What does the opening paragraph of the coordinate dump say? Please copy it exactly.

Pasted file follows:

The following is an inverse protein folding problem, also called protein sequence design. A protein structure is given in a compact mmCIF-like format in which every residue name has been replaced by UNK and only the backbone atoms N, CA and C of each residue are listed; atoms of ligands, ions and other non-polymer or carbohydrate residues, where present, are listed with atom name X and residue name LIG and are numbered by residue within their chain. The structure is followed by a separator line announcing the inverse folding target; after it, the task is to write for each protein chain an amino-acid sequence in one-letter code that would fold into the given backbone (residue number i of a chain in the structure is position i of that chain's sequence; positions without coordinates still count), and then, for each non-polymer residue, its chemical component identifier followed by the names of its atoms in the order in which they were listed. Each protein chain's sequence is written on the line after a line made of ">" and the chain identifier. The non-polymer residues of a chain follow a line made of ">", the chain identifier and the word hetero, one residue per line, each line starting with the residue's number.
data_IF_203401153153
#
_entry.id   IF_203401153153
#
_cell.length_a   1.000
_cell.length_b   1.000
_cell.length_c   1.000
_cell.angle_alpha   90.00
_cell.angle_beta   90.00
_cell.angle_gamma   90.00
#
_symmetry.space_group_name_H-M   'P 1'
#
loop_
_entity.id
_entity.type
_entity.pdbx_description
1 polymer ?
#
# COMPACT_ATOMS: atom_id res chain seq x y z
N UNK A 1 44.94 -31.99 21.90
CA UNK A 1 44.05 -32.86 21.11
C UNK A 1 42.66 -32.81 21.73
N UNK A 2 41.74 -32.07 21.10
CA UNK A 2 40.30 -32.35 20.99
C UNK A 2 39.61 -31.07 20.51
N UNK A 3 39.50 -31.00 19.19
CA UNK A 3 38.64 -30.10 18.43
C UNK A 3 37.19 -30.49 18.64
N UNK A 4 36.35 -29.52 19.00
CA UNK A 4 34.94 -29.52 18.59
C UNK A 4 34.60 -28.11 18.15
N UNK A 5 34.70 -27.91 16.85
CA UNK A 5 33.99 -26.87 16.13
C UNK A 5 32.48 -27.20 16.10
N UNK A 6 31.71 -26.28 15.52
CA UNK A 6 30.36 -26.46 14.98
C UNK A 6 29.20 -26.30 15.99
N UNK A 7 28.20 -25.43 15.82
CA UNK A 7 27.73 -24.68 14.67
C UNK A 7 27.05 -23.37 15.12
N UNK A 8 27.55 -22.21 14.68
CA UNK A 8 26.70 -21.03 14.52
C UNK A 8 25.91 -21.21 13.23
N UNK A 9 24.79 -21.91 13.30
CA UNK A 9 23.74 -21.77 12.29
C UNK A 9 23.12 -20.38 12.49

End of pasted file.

The following is an inverse protein folding problem, also called protein sequence design. A protein structure is given in a compact mmCIF-like format in which every residue name has been replaced by UNK and only the backbone atoms N, CA and C of each residue are listed; atoms of ligands, ions and other non-polymer or carbohydrate residues, where present, are listed with atom name X and residue name LIG and are numbered by residue within their chain. The structure is followed by a separator line announcing the inverse folding target; after it, the task is to write for each protein chain an amino-acid sequence in one-letter code that would fold into the given backbone (residue number i of a chain in the structure is position i of that chain's sequence; positions without coordinates still count), and then, for each non-polymer residue, its chemical component identifier followed by the names of its atoms in the order in which they were listed. Each protein chain's sequence is written on the line after a line made of ">" and the chain identifier. The non-polymer residues of a chain follow a line made of ">", the chain identifier and the word hetero, one residue per line, each line starting with the residue's number.